The knuckle joints are one of the most important joints of the body. Even though the size of each knuckle is quite small, it is involved with various vital functions like finger movements, gripping of objects, closing of the fist and so on. When knuckle swelling occurs, then the joints become stiff and you cannot flex the fingers properly. Most of the time, the swelling is accompanied by pain, which makes the condition worse. Excessively swollen knuckles can lead to complete or partial loss of functionality of the hands.
Knuckle swelling that develops all of a sudden and subsides after some time is an acute problem. It is triggered by some kind of localized injury. On the other hand, if it persists for a few months, then it is assumed to be a chronic problem and an underlying cause is responsible for it. The key causes of knuckle swelling are as follows -
Traumatic Injury: A knuckle joint is susceptible to many different forms of injury. Since it is a very flexible joint, it often gets twisted abnormally that results in sprain in its ligaments. If this delicate joint is hit by a hard object, then small finger bones in the area may suffer fracture or get dislocated.
Osteoarthritis: Like any other body joint, the finger joint consists of bones, cartilages, ligaments and tendons. In osteoarthritis, the soft tissues of the cartilage wear out. As a result, the adjoining bones present in these joints get rubbed against each other and the bone ends become thick. Elderly people are mostly affected by this form of arthritis. Repetitive use of the fingers for performing activities like typing or playing of a piano can irritate the knuckle joints and cause osteoarthritis in young people as well.
Rheumatoid Arthritis: This is an autoimmune disease. In other words, this disease is triggered by abnormal functioning of the immune system. In this condition, the antibodies produced by the immune system start attacking the healthy tissues of the knuckle joints. As a result, the synovial membrane, which secretes the lubricating fluid called synovial fluid, suffers inflammation. The worst part of this disease is that it may lead to bone deformity.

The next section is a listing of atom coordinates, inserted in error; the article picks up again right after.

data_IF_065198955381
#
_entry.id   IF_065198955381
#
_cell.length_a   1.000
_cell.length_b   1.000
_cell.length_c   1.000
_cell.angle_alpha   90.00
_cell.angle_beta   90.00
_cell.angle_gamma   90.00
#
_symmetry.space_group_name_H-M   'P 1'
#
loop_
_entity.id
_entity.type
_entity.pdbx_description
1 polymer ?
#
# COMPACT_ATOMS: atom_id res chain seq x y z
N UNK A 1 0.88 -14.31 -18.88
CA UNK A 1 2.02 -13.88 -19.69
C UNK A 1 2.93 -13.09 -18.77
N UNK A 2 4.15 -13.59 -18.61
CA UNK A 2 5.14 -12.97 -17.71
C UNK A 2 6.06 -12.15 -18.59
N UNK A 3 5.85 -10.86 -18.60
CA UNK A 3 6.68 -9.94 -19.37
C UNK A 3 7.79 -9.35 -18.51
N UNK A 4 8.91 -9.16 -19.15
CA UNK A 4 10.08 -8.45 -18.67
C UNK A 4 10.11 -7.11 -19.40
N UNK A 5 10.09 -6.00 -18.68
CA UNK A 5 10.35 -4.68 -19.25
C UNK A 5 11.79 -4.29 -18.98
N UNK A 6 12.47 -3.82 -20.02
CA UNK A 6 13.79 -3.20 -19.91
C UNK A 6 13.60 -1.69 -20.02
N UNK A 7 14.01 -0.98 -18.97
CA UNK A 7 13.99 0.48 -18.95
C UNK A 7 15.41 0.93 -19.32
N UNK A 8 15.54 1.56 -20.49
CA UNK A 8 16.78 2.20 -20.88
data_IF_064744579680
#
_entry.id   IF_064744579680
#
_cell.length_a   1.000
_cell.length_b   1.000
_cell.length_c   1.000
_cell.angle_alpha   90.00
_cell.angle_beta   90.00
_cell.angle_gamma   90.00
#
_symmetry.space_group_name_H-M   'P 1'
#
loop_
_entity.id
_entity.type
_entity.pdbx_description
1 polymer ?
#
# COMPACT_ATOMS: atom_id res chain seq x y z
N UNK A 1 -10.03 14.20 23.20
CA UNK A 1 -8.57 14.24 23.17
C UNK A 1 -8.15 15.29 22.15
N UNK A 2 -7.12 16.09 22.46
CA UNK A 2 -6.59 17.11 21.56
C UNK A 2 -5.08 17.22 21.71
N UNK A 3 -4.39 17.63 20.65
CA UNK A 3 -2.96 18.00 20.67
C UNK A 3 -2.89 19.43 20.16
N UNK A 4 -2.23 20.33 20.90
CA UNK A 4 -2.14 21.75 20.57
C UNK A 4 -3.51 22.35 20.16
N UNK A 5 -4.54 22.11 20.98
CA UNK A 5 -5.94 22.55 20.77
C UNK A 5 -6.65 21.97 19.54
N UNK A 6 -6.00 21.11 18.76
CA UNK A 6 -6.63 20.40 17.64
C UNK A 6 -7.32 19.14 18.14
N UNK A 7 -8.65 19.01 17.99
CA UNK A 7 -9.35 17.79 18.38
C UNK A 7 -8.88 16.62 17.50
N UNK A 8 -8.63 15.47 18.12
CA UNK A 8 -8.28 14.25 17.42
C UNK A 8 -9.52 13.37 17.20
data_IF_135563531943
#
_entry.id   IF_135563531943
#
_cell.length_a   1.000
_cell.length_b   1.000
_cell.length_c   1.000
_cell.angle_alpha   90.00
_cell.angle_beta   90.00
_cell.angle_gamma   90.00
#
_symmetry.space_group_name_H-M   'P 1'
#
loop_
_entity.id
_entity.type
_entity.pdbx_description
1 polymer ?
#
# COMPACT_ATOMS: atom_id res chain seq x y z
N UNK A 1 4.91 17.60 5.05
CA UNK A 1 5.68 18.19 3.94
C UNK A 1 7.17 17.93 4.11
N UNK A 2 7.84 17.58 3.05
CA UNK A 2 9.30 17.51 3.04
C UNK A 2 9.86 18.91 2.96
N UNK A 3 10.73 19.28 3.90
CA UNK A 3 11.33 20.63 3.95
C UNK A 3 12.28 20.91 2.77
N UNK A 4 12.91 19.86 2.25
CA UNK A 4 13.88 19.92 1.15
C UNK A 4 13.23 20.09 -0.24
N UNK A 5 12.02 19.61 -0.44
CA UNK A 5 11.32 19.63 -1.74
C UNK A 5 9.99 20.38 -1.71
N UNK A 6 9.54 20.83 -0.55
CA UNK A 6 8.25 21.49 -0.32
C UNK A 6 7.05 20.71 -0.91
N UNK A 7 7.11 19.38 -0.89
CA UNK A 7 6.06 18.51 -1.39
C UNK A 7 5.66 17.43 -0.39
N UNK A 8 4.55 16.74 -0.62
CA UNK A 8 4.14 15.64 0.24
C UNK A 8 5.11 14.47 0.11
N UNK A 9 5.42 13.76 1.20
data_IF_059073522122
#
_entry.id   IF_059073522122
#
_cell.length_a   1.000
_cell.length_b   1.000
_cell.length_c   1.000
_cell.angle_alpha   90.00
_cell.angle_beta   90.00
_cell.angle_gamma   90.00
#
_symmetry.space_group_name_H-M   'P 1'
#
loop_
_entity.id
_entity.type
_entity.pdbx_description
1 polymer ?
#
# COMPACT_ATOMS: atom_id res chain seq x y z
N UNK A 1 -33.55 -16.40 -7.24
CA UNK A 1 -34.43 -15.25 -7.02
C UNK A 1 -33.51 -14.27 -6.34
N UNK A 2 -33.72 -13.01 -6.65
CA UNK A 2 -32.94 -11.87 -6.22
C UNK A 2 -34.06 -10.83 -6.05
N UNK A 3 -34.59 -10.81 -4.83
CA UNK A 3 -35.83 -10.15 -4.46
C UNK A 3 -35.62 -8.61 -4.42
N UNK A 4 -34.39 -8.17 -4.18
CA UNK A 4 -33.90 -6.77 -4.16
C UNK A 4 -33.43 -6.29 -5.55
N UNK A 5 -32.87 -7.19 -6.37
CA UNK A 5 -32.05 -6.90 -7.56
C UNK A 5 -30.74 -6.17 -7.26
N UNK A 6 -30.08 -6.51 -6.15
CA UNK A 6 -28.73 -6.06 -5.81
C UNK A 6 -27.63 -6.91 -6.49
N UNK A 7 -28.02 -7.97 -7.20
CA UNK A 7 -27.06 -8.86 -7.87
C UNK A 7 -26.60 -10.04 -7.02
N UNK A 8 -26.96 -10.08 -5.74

Gout: Gout is another form of arthritis that can affect the knuckle joint. When the uric acid levels in blood get elevated, then gout becomes difficult to cure. The excess uric acid then forms crystals and gets deposited in the knuckle joint. These crystals then irritate the surrounding tissues of the joint and the knuckles get inflamed.
Fluid Retention: This is also known as edema and is characterized by fluid build up in the cells and tissues of the knuckle. Accumulated fluid in the body tissues is drained out by the small lymphatic vessels. Knuckle swelling due to fluid retention is an indication that the lymphatic system is not working properly. Some serious causes that affect functioning of the lymphatic system are problems in liver, kidney or thyroid gland. Swollen knuckles after pregnancy are usually harmless and is triggered by the hormonal imbalance that takes place during this period. It can be a side effect of some medicines as well.
As swollen knuckles is not a disease in itself, its treatment is based upon its causes. Any injury related swelling can be managed by resting the affected hand. All such activities that cause discomfort should be suspended so that the injury can heal quickly. Ice application can reduce the pain and swelling. A dislocated or fractured knuckle joint needs protection and support, which can be provided by a splint.
Chronic knuckle swelling caused by arthritis is first treated with non surgical methods of treatment. Oral pain relieving medicines or cortisone injections are used to control the excruciating pain in the joint. Soaking the hands in warm saltwater can also provide a lot of relief from the arthritic knuckle pain. Physical therapy is also good to improve the mobility and flexibility of the finger joints. A badly damaged or deformed knuckle joint has to be repaired by surgical means.
Gout patients are treated with medicines that can reduce the level of uric acid in the blood. They also have to follow a gout diet in order to avoid all such foods that can increase the uric acid levels in the body. In case of fluid retention in knuckles, the underlying cause has to be given suitable treatment. Other patients who have this problem for some harmless reason do not require any treatment. They are just asked to increase fluid intake and lower sodium intake.
There is a misconception among many people that swollen knuckles are caused due to excessive knuckle cracking. I would like to make it clear to you that knuckle cracking does not cause any severe harm to the joint such that it would lead to swelling. However, if you are diagnosed with osteoarthritis, then too much of pressure on the knuckles tend to contribute towards faster degeneration of the joint.